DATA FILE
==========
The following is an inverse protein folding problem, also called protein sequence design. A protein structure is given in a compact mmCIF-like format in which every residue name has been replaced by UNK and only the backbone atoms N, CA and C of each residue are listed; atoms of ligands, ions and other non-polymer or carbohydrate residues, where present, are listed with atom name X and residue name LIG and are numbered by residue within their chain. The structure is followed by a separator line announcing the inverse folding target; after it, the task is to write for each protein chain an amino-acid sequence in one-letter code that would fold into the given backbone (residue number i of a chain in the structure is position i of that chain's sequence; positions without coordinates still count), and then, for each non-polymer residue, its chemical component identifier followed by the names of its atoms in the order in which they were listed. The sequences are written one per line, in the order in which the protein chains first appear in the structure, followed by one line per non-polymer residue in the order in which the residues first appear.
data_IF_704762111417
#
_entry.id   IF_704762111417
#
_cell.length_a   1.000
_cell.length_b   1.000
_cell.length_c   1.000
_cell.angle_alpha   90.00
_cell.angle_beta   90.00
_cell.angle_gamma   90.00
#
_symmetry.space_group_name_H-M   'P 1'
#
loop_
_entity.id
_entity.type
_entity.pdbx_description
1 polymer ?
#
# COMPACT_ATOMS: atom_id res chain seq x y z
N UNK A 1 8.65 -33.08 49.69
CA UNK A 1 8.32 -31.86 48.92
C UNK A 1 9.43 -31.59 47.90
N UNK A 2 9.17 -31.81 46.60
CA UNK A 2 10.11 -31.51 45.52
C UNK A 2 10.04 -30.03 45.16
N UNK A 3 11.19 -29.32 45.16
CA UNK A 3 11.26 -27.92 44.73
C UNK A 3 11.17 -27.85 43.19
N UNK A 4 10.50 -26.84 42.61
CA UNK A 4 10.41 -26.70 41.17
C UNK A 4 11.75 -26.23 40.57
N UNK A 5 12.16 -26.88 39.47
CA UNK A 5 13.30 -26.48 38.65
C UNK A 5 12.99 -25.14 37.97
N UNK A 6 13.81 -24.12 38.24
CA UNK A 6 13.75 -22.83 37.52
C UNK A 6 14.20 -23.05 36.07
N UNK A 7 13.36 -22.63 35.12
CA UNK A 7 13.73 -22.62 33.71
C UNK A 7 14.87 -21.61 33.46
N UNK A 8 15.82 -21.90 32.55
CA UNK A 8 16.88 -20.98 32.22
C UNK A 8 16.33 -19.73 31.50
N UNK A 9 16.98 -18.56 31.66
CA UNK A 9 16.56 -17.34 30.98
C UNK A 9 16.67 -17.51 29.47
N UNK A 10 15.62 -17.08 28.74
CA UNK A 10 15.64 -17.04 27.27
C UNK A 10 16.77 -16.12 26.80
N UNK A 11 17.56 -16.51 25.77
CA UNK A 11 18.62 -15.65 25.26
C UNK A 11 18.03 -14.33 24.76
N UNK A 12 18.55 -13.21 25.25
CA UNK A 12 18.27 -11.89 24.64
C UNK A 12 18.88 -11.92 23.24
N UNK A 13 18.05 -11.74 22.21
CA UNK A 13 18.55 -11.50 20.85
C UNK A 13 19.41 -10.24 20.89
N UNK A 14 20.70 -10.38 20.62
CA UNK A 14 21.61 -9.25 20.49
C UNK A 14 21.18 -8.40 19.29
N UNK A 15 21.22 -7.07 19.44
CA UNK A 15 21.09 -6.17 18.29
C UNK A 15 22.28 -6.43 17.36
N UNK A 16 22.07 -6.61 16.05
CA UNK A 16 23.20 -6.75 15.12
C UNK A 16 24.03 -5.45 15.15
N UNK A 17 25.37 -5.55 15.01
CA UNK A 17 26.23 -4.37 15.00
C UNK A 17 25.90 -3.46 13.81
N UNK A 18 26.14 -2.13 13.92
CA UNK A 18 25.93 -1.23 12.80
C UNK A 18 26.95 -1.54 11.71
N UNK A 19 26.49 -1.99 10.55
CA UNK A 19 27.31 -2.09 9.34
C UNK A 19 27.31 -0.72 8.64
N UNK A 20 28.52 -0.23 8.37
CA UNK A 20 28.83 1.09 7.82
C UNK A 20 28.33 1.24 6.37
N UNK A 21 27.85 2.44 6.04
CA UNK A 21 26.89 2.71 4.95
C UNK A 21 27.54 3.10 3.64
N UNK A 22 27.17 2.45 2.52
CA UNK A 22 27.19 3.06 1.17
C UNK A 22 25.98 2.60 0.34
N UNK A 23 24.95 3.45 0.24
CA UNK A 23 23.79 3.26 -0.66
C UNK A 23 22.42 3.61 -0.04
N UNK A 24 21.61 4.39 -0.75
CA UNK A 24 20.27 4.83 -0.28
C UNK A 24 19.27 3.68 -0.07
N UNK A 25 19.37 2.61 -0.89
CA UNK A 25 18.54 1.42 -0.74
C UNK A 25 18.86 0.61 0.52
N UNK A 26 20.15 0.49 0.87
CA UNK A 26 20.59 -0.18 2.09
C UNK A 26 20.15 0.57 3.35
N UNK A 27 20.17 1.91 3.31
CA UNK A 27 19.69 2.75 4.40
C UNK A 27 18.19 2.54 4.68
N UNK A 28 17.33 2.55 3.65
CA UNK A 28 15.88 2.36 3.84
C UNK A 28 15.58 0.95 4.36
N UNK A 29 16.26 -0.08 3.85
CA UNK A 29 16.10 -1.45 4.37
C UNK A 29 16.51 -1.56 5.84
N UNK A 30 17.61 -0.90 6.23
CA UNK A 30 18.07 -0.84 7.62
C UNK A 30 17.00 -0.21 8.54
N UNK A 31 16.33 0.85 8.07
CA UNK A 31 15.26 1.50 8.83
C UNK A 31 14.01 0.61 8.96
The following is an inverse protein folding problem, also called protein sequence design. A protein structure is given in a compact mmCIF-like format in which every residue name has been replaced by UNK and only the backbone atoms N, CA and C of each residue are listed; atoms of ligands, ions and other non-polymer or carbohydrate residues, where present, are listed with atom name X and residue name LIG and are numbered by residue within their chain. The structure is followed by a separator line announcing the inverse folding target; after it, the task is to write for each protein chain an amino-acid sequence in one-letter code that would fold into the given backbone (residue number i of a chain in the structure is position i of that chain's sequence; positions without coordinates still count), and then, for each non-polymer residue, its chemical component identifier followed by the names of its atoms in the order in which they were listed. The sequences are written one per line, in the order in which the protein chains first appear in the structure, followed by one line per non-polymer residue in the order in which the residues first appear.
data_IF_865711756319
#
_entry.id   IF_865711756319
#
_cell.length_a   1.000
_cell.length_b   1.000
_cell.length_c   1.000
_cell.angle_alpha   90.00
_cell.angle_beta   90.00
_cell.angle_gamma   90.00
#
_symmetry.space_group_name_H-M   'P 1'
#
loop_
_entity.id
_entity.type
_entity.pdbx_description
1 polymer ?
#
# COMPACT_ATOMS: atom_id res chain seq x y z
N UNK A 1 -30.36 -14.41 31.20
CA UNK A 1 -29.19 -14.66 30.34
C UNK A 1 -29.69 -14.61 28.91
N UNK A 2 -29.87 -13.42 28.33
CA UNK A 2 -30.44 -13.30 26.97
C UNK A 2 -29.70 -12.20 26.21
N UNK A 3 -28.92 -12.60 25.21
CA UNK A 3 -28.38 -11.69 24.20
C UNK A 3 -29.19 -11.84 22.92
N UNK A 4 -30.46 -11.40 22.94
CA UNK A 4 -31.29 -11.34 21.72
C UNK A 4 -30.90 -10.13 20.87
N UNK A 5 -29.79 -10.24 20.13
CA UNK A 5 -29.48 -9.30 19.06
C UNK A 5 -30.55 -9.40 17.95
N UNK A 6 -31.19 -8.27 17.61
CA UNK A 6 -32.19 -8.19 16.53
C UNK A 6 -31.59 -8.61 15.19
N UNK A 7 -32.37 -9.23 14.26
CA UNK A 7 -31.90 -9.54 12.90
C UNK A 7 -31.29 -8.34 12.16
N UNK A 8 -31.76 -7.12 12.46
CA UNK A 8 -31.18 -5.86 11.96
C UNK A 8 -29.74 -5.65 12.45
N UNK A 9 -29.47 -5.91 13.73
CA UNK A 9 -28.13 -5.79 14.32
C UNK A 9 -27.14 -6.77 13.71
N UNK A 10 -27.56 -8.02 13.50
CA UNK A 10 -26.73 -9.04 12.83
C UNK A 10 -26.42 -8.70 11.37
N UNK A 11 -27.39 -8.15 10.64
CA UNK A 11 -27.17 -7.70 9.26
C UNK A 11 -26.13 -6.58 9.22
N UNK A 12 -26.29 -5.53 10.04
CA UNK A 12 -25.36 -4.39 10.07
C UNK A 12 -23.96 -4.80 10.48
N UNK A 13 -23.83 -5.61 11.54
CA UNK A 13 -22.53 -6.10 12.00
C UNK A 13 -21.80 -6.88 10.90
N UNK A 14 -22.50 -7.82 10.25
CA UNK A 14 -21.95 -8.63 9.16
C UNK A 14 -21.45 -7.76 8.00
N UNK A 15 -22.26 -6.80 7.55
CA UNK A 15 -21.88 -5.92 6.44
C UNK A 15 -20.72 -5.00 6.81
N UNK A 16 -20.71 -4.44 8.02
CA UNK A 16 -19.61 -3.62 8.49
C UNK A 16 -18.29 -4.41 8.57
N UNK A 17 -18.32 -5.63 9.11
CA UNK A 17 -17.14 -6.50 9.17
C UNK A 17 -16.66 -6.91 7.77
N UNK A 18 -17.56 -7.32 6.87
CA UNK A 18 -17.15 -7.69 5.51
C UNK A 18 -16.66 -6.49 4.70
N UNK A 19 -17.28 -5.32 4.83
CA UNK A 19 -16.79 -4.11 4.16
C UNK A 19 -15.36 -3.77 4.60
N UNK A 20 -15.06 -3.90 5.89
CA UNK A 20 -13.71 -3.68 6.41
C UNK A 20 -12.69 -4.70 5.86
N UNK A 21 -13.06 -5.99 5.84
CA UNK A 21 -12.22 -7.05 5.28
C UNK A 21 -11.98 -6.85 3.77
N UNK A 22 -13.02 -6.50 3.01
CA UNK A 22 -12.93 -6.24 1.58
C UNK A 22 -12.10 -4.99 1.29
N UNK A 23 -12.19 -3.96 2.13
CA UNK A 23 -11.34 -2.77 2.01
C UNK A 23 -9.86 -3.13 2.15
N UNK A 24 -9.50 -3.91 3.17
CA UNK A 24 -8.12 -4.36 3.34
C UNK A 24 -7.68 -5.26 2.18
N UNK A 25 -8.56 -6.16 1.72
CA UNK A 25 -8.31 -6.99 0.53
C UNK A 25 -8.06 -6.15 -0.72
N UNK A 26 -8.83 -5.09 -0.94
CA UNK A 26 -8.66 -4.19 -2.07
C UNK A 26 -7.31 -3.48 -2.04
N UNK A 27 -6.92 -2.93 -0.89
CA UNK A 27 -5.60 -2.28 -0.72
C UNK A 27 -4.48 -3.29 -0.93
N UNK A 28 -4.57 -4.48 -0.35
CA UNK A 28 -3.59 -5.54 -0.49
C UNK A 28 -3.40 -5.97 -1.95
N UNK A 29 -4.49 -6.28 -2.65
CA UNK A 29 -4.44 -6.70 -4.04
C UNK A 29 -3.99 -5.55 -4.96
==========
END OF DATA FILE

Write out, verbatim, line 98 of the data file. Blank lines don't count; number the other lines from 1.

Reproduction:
CA UNK A 26 20.59 -0.18 2.09